16. indo

    indo Feed me a stray cat
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    Also, people who are willing to admit they are gunners are, by definition, not gunners.
     
  17. Super Rob

    Super Rob Senior Member
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    I think that most of the "gunner" labeling happens out of jealousy. If you want a competitive match or a spot in a competitive medical school, you have to put in the work (and that alone won't always get you there!) No amount of being a nice person will cut it. You need the grades, the stellar performance evaluations, the research, etc. Notice how there is no space on AMCAS for an evaluation of how cooperative and compassionate a person you are? You need that too, but if you got a 3 on your MCAT verbal, you might as well be Jack the Ripper before these admissions committees!

    When it got close to the mcat, I studied a lot. As an undergraduate, I was not big into studying; while it's one thing to bomb an exam and do better on the next, I only had one shot at the mcat. Some of my classmates teased me for putting in four or five hours outside of our study group, but to make a long story short, I'm going to school next year and they are applying for fulltime jobs. I feel bad for some of them because they wanted it and they could have had it, but the social stigma that comes with working harder than your peer proved to be too much for them to bear... and the thing is, my performance on the mcat did not preclude them from doing well themselves! We even studied together. Still, they thought it was rather uncool of me to put in more work than they put in.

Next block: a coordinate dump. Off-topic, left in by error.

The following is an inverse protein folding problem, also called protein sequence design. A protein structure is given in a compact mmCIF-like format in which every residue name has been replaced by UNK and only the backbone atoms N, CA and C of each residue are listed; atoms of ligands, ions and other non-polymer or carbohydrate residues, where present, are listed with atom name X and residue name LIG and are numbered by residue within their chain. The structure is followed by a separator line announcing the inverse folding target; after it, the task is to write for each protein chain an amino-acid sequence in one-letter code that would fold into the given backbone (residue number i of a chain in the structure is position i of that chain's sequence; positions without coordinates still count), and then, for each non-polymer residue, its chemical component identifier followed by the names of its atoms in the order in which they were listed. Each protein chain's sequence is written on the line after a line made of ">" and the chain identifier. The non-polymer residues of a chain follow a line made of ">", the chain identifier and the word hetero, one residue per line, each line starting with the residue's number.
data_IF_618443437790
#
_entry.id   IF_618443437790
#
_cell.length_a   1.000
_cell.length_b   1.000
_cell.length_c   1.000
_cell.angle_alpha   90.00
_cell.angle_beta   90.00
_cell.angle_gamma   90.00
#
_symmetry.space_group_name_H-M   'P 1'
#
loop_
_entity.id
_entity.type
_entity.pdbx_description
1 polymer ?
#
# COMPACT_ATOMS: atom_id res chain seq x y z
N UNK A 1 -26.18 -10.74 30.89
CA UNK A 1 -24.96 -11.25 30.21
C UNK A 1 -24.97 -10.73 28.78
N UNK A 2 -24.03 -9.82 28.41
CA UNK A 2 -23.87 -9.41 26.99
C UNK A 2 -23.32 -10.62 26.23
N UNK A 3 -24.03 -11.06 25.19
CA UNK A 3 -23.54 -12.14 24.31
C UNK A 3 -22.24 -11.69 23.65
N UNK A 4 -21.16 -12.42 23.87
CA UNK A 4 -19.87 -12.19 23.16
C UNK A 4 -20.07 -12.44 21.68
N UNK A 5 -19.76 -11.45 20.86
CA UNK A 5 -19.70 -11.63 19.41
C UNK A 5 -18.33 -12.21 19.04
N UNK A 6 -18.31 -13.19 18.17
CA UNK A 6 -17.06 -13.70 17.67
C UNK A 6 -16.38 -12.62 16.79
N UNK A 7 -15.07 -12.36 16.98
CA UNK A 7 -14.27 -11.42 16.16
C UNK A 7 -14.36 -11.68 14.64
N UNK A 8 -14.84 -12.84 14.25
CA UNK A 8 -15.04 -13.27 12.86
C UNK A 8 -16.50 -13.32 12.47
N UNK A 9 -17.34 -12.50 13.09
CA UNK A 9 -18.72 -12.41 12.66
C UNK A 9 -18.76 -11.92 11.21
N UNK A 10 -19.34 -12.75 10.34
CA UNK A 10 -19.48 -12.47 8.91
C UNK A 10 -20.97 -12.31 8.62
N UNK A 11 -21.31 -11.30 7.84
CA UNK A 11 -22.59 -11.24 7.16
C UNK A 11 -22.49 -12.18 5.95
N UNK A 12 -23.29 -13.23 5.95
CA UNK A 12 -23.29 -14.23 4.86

There are two kinds of "gunners." One is the guy you catch up at 3 a.m. studying four weeks before an exam. Or for those of you who don't attend lectures, he's the guy who attends lectures AND studies as much as you study. For those of you who have never honored more than one class at a time, he's the guy who honors them all. I'm sure if you're a straight-B student, some straight-C student thinks of you as a sort of "gunner" yourself. And some dropout mumbles something about the C student gunning for his diploma. Generally this sort of gunner is harmless. A more appropriate description would be "person with goals" or "person who works hard for goals that are not easy to come by."

    The other type of gunner is the guy who moves the pin during the lab practical. This guy should have been screened out by the school's selection process. He doesn't belong in a team oriented profession.
     
  18. indo

    indo Feed me a stray cat
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    Are we witnessing an SDN social coup d'etat? I believe the gunner population is fighting to, once again, become the witty, well driven, motivated in crowd in the pre-med world. Rather than spread the mere rumor that pre-meds are capable of coexisting with other pre-meds and even pre-law types, the--self proclaimed--gunner population wants to create a conservate SDN where cut throat competition and lateral sabotage within the pre-med/med student ranks reigns supreme.
     
  19. HooahDOc

    Physician 15+ Year Member

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    Man, and to think I have always called ubermotivated people who study just about all the time losers.